Darren’s World of Entertainment
July 11, 2014
Continuing my deep dive into some of the New Zealand International Film Festival titles playing this year, here’s a review of another three movies as we get ready for the Auckland leg of the festival.
The Mule is a particularly pertinent piece, given that we keep hearing about drugs mules and of course, Schapelle Corby.
Based on true events, it’s the story of Ray, an Aussie simpleton, played by Angus Sampson (who also directs) who headed to Thailand in 1983 and was co-erced into bringing back a stomach full of cocaine at the behest of a mate and indirectly a local drugs kingpin (played with cruel veneer byFringe star John Noble).
Perhaps unsurprisingly, things don’t pan out so well for Ray when he heads back from Bangkok and a decision at the airport throws him directly into the paths of two detectives, chiefly led by Hugo Weaving’s detective, determined to use the naive and gullible Ray to bring down the bad guys once and for all.
So, holed up in a hotel near the airport, they all decide to sweat it out – and wait for nature and the inevitable to takes it course…..
There’s tension aplenty in this simmering tale of oafs, corruption and heroin.
Sampson and fellow director Tony Mahony have pulled together a drama that soaks in the Aussie nostalgia from the time (the America’s Cup forms a bonzer part of the background) and yet is a timeless piece of corruption, drugs and gangsters.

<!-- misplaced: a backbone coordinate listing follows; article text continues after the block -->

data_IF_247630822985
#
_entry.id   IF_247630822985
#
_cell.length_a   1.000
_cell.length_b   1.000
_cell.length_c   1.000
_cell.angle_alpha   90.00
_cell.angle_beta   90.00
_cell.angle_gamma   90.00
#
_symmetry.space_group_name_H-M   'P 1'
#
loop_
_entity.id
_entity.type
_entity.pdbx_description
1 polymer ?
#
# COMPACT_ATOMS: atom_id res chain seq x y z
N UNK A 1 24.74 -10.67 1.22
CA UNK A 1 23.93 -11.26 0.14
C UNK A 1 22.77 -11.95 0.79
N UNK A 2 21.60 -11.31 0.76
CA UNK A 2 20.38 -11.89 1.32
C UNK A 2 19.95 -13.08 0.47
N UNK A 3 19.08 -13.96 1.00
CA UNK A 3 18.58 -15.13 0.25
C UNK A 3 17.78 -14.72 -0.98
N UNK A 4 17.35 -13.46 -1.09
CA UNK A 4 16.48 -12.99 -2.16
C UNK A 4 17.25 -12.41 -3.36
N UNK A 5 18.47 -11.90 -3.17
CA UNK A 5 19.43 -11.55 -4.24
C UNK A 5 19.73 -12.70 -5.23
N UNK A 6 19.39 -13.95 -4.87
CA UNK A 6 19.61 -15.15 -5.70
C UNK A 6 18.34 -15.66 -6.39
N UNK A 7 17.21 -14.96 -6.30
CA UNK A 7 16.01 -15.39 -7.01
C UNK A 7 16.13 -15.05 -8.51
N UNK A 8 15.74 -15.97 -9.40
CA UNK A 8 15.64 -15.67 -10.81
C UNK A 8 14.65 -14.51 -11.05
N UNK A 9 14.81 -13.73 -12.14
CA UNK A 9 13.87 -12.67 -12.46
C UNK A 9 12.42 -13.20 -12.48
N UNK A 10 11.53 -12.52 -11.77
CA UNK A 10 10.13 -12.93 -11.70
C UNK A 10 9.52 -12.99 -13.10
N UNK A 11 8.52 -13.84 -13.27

If Sampson impresses as a gormless Ray, navigating his way through life through a pair of big rubbery lips and trying to survive a week in hotel hell, there’s also kudos for John Noble as the gangland kingpin and Aussie rugby club benefactor who’s so instrumental in Ray being in the situation he’s in; Hugo Weaving also turns in a good solid turn as a cop determined to get his man – from under a mass of moustache and brash belching.
Stand out scenes from the drama include Ray’s attempts to get through the Aussie airport without cracking – a setting that’s been mined for years on the likes of Border Patrol but feels fresh and heartbreaking thanks to the tense simplicity it’s shot with and how one moment changes his life forever. Perhaps the one that will stay with the audience though culminates after a grimy bed-ridden stand off against nature when Ray’s captured by the cops and told to sweat it out – literally. Those Trainspotting type bed antics end in a scene that will see the audience a little uncomfortable in many ways – as well as regretting any earlier decisions to eat before the movie.
Loyalty, corruption, drugs, the America’s Cup, gangs, hapless mules and a great payoff- it’s all in The Mule.